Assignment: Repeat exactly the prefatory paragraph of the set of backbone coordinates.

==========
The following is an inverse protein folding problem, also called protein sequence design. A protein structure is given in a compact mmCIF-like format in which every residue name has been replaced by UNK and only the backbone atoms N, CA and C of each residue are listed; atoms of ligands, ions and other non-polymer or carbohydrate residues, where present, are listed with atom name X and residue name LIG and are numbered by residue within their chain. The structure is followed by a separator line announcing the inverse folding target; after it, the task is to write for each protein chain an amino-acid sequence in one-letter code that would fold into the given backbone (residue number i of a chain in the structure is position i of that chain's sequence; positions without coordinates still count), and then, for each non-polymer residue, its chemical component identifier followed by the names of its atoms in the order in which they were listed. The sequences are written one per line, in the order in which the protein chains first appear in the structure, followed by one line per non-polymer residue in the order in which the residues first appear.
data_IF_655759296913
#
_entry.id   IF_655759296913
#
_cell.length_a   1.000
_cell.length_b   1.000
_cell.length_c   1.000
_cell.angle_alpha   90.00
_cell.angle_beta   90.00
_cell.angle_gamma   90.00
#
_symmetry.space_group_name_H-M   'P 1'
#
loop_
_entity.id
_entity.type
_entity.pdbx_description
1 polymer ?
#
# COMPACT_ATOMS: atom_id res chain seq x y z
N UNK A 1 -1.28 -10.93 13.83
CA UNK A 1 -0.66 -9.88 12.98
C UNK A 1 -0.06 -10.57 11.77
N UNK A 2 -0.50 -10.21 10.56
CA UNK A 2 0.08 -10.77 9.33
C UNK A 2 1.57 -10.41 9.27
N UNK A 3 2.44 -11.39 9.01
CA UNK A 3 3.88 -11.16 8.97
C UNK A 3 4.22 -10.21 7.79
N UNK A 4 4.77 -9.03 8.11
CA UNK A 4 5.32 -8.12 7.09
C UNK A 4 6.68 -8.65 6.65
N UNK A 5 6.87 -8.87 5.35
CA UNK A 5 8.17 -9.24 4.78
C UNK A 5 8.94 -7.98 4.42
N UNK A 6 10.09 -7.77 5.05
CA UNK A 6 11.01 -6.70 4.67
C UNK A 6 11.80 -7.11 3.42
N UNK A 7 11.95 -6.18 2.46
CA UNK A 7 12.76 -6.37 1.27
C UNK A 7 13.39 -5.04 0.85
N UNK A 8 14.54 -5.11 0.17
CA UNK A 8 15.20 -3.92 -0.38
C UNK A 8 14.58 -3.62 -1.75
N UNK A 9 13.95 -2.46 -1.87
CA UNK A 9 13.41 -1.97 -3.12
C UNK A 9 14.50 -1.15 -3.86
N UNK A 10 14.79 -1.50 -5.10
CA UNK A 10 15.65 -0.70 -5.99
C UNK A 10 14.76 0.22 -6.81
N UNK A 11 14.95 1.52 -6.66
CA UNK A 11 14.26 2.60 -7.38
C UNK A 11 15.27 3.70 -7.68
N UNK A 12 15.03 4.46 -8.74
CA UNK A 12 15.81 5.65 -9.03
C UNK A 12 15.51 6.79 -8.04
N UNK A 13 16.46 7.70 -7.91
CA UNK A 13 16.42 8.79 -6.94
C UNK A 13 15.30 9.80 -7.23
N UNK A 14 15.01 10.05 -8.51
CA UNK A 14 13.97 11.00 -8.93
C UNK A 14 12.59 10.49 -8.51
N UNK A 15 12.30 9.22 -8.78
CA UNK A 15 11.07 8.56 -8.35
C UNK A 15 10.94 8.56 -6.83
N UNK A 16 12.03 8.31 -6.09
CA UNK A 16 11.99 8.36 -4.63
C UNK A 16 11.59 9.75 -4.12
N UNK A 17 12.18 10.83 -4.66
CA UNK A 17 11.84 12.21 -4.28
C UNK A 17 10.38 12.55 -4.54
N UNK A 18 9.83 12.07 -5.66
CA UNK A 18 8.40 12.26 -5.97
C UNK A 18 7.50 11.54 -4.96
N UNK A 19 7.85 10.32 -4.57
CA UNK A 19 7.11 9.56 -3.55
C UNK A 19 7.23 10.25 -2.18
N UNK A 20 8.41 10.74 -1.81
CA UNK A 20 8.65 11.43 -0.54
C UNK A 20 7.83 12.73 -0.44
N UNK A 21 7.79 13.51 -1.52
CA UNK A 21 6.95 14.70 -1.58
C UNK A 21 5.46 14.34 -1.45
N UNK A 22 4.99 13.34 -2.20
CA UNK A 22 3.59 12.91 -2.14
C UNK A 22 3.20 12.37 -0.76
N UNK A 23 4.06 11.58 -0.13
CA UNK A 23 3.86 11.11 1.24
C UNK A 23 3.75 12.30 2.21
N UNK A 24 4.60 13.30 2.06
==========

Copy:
The following is an inverse protein folding problem, also called protein sequence design. A protein structure is given in a compact mmCIF-like format in which every residue name has been replaced by UNK and only the backbone atoms N, CA and C of each residue are listed; atoms of ligands, ions and other non-polymer or carbohydrate residues, where present, are listed with atom name X and residue name LIG and are numbered by residue within their chain. The structure is followed by a separator line announcing the inverse folding target; after it, the task is to write for each protein chain an amino-acid sequence in one-letter code that would fold into the given backbone (residue number i of a chain in the structure is position i of that chain's sequence; positions without coordinates still count), and then, for each non-polymer residue, its chemical component identifier followed by the names of its atoms in the order in which they were listed. The sequences are written one per line, in the order in which the protein chains first appear in the structure, followed by one line per non-polymer residue in the order in which the residues first appear.